Hypermedia Enterprise

For Saul Caganoff enterprise need to focus on the S in REST: State. Enterprise needs hypermedia to handle business processes with their APIs. A business process is a path through the state model.

Design efficient APIs

There are situations where REST/web APIs should be questioned. Any tool MUST be chosen wisely.

REST vs SparQL

For Ruben Verborgh we need simple server and clever clients enabled by hypermedia APIs and especially the use of linked data. When evaluating API design and implementation, the question is not is it good or bad but how you can impact positively and meaningfully noth server and consumer (CPU, network).

Verborgh compare the usage of classic REST API and SparQL on both consumer and server side. The SparQL query language can be seen as the GraphQL of linked data. REST API tend to generate many calls but can be easily cached, and tend also to be not enough adaptive to the client need. On the other SparQL enable the creation of tailor made APIs but consumes many resources on the server side.

The conclusion is: if you have the money use GraphQL or SparQL, if not, be clever.

Think design carefully

Ross Garrett reminded us that you don’t get a prize on level 3 of Richardson’ Maturity Model as stated Leonard Richardson himself at last REST Fest.

Web APIs can sting you. As many request as resources, data redundancy, scalability, payload size, all this has an impact on user experience and has a cost. Don’t over-deliver data, don’t forget HTTP status 304 and think carefully your design.

Eric Horesnyi promote the use of JSON PATCH to diminished data volume.

Be adaptive

Hugo Hache reminded us that some of API consumers are mobile.

Latency, bandwidth, network absence, you have to be adaptive on both server and client. Parallelizing request or nesting resource? 4 little request replaced by 1 bigger, is more efficient when considering latency.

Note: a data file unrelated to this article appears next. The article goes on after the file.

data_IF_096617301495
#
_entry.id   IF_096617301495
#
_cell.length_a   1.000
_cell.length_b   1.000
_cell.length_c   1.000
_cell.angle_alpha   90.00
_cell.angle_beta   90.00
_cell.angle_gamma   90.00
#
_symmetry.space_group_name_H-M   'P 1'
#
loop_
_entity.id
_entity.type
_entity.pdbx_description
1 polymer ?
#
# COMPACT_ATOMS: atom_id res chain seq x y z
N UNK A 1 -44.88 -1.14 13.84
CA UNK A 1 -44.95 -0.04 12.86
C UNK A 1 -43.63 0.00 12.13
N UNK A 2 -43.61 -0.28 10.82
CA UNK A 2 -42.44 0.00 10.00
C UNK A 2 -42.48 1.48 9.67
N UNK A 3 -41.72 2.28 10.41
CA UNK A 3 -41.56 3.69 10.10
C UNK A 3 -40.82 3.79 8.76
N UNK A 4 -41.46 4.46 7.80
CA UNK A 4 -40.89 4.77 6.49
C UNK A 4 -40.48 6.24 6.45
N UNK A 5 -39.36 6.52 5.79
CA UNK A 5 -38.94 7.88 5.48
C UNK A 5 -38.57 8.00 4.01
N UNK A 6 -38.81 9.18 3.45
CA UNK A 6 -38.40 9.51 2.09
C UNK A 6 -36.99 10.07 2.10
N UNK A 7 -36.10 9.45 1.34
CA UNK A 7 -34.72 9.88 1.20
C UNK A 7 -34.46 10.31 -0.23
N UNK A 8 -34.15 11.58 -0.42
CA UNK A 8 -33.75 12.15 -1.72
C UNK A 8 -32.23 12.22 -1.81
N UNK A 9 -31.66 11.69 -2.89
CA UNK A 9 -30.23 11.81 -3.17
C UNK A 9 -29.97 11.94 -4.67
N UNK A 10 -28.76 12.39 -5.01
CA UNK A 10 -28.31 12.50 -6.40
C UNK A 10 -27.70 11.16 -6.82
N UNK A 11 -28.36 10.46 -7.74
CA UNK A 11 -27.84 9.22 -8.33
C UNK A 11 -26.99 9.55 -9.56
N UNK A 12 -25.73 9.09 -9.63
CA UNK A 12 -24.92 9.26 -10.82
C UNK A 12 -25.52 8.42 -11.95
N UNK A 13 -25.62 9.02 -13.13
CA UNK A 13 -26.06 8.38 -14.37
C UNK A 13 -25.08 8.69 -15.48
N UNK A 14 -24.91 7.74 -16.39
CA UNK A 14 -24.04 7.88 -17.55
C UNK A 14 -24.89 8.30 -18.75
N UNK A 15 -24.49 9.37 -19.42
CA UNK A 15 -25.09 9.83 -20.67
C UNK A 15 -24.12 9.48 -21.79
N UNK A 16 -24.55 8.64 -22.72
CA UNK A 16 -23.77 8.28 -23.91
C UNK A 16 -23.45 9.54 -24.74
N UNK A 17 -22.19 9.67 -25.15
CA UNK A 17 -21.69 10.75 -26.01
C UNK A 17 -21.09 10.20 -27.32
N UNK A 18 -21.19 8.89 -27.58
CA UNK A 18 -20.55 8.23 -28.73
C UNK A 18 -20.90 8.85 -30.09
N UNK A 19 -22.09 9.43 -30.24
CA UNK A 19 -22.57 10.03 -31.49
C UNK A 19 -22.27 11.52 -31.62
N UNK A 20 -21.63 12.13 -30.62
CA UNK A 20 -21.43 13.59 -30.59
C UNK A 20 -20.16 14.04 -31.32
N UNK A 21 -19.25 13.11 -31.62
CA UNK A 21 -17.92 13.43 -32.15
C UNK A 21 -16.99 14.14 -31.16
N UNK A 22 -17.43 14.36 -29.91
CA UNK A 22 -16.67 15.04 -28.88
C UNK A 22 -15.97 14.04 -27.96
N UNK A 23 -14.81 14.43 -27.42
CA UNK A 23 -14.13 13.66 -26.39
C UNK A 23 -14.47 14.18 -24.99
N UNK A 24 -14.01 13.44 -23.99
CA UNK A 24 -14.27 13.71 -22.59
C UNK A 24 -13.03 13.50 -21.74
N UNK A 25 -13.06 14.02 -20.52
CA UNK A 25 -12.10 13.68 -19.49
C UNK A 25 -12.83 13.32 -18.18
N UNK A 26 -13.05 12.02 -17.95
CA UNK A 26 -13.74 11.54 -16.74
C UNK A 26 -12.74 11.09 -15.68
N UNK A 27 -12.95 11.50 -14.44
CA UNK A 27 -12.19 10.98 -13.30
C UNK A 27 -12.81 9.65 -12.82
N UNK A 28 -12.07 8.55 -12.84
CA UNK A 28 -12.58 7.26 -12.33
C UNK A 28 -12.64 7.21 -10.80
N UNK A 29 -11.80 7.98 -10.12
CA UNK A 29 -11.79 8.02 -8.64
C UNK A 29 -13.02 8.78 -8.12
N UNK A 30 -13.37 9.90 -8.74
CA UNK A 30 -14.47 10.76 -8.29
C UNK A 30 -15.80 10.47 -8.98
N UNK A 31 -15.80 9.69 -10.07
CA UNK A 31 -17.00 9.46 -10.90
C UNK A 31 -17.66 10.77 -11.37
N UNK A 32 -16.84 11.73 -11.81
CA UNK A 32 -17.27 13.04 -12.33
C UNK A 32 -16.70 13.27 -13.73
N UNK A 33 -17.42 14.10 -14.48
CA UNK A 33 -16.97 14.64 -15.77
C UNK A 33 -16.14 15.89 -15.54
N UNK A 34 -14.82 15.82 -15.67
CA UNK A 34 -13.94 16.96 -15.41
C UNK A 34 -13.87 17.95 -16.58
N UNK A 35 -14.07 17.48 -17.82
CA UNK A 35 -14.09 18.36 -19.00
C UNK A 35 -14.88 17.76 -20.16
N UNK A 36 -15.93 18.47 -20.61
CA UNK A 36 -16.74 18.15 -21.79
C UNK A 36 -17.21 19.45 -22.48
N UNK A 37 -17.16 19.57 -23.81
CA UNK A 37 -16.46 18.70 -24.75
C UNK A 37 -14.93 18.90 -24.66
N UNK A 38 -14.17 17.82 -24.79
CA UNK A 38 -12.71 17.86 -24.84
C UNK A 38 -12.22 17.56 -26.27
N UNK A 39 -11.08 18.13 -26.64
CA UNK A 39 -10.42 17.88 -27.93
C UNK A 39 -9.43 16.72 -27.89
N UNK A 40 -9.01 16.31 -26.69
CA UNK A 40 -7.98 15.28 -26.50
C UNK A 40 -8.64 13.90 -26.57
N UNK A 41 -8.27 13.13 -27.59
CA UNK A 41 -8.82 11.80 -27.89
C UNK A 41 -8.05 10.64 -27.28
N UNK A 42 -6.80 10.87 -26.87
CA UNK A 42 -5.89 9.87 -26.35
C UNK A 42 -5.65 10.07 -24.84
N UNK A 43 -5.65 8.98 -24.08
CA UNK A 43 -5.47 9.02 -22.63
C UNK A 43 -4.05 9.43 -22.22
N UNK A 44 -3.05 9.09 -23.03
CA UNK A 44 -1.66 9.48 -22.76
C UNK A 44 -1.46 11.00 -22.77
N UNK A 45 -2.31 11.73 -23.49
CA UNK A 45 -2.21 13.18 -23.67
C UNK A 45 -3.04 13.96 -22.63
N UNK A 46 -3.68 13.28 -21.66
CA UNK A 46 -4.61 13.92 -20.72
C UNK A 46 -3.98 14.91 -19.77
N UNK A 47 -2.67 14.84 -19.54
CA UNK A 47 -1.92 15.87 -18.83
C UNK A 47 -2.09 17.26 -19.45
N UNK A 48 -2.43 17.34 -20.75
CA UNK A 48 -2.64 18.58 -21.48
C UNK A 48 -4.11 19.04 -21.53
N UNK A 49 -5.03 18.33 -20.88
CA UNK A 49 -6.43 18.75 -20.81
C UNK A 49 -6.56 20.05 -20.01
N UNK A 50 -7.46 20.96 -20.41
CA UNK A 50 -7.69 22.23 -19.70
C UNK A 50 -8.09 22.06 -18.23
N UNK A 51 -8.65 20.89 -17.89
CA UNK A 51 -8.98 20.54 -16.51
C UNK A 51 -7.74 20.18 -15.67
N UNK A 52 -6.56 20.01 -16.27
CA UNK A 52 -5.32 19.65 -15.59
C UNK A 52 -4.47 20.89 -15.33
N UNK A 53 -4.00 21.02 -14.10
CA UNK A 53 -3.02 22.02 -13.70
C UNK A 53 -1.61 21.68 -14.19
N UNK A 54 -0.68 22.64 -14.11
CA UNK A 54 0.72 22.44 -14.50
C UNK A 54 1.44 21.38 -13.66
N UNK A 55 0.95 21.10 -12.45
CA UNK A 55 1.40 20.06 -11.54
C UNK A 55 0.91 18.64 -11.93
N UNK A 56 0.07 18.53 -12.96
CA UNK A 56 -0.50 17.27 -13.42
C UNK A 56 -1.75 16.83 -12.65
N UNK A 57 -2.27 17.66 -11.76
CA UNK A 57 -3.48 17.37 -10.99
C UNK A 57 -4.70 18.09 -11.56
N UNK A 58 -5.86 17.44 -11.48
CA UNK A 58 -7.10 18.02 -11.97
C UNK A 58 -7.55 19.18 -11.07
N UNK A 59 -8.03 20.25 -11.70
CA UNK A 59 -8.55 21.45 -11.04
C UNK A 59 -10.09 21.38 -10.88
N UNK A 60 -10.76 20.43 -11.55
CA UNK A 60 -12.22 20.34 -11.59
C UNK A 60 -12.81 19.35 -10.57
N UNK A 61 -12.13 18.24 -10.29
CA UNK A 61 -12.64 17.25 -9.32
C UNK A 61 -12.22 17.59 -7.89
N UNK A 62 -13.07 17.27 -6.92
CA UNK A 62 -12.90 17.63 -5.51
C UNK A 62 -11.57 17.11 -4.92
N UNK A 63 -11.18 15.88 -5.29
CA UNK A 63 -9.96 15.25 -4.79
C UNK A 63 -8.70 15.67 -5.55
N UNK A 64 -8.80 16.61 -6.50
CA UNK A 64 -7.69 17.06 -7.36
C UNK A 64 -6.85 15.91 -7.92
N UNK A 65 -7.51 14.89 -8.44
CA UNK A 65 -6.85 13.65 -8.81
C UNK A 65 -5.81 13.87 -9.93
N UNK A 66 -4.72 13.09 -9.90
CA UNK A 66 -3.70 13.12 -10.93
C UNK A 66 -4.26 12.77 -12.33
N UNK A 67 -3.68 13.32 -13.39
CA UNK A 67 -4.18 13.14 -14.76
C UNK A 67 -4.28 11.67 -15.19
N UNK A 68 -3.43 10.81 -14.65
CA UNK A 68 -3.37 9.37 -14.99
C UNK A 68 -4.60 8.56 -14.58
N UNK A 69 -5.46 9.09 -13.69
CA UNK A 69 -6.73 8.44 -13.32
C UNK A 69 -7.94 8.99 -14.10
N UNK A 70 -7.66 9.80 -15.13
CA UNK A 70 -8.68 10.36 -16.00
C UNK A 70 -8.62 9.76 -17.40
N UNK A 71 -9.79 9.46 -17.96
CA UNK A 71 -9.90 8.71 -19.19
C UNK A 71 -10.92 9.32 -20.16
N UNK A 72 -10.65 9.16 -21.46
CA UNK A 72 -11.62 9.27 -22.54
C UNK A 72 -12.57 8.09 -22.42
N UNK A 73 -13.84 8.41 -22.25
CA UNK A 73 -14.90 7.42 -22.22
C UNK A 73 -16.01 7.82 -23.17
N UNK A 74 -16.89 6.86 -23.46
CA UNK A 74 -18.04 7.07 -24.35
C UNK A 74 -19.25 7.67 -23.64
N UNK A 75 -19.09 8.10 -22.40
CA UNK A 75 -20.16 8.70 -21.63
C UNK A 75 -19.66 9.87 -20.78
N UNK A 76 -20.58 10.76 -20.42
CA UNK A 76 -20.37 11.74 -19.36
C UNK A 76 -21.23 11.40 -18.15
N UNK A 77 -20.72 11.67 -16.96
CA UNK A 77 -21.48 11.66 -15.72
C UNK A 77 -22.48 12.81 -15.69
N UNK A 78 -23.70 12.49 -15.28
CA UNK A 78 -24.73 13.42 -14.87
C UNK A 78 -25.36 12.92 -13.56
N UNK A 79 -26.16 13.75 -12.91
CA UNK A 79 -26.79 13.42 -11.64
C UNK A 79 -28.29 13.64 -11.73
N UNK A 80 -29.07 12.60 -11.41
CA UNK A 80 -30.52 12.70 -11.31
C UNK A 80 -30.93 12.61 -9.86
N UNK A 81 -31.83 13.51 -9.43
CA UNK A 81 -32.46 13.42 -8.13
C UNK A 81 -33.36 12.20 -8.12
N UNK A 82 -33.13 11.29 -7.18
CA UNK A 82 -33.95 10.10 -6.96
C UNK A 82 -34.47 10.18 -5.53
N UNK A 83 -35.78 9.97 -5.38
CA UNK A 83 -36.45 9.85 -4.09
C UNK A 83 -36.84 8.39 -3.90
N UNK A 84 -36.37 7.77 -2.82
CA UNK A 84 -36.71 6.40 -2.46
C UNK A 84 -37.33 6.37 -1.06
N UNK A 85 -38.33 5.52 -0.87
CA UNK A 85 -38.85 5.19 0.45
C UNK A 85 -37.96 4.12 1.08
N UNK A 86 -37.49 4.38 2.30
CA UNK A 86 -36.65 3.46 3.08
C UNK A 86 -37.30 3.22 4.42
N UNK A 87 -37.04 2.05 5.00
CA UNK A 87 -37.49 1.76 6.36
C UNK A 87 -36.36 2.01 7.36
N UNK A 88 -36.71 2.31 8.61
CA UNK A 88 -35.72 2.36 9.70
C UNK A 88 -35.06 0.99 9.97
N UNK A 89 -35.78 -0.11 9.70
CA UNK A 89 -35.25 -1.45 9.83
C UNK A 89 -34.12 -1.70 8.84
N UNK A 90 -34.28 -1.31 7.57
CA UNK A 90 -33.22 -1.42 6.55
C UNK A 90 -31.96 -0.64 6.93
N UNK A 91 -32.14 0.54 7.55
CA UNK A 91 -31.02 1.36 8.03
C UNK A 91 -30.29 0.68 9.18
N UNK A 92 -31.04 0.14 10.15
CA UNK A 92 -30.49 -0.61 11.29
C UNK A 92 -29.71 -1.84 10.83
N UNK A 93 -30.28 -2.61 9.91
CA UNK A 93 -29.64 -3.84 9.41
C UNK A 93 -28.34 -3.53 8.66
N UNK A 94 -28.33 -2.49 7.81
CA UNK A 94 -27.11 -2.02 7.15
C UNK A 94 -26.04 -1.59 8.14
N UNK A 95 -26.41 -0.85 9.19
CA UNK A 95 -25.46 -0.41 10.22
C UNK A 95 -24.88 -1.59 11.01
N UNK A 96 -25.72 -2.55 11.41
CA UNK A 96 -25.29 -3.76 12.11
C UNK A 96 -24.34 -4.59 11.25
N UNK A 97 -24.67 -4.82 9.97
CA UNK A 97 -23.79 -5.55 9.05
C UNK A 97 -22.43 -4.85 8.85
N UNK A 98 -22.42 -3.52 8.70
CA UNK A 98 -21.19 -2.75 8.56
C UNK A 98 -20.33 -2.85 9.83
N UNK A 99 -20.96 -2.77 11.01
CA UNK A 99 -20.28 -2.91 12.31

Server should be able to modulate response size on client demand.

Event driven efficient APIs

A new trending topic arose: Events.

Events become first-class citizen

Neha Sampat, Saul Caganoff,Ross Garrett and Eric Horesnyi agree about the importance of events.

Caganoff stated that there’s a duality between business processes transitions and events. Events can be handle through webhooks and syndication.

Stream And Think Reactive

Internet is an hostile environment especially mobile internet (latency, drop connection), Ross Garrett ask us to stop polling, diminish payload. There is no one size does fit all solution, but new solutions are not adopted easily (HTTP2 push, MQTT).

Eric Horesnyi compared streaming technologies: web socket vs server side events. They are almost the same from the consumer point of view, the differences lie on the server side.

  • SSE is HTTP standard, HTTP2 compliant, infrastructure is ready for it
  • Web Socket is TCP, error handling is not defined, protocol upgrade

Both Horesnyi and Garret asked us to think Reactive.

Automation

Automation and documentation

Jakub Nesetril pointed that APIs can rapidly be inconsistent, incompatible, infuriating especially when you have more than one API. Generated documentation will not solve API last or API after thought strategy.

Both Nesetril and myself stated that there’s a need for API production lifecycle tools. Tools which can help to create a worflow covering design, prototype, implementation (TDD), delivery of documents, feedback.

I described an ideal automated world where API and documentation live in a perfect harmony. Jennifer Riggins wrote a blog post about my Document-API-topia.

Design needs the definition of style guides, many companies have published their guides. But these style guides needs to be enforced into design tools. Apiary propose such tools, Jason Harmon work on checkstyle tools for Swagger definitions.

Easy automation

Luis Borger Quina and Philippe Sultan told us that bots are the new apps and no UI is the new UI. Slack, IFFTT, Zapier enable easy automation.

Julien Mession explained that taking time to build APIs for devops is worth the cost and that it’s easy to test API in devops context. Webhooks and APIs facilitate closing the gaps between tools.

Very special thanks and see you at next API conference

First and foremost I would like to thank Mehdi Medjaoui, Mark Boyd and the API Days staff for creating such an awesome event and giving me the opportunity to share my Document-API-topia.

I would also like to thank Jennifer Riggins and Paul Bruce for helping preparing my talk. Heartfelt thanks to Kin Lane for being such a huge inspiration.

And finally big thank to all speakers and attendees for making this event so awesome.

Looking forward to next API conference to see y’all again!

Slidedecks

Here are some slide decks: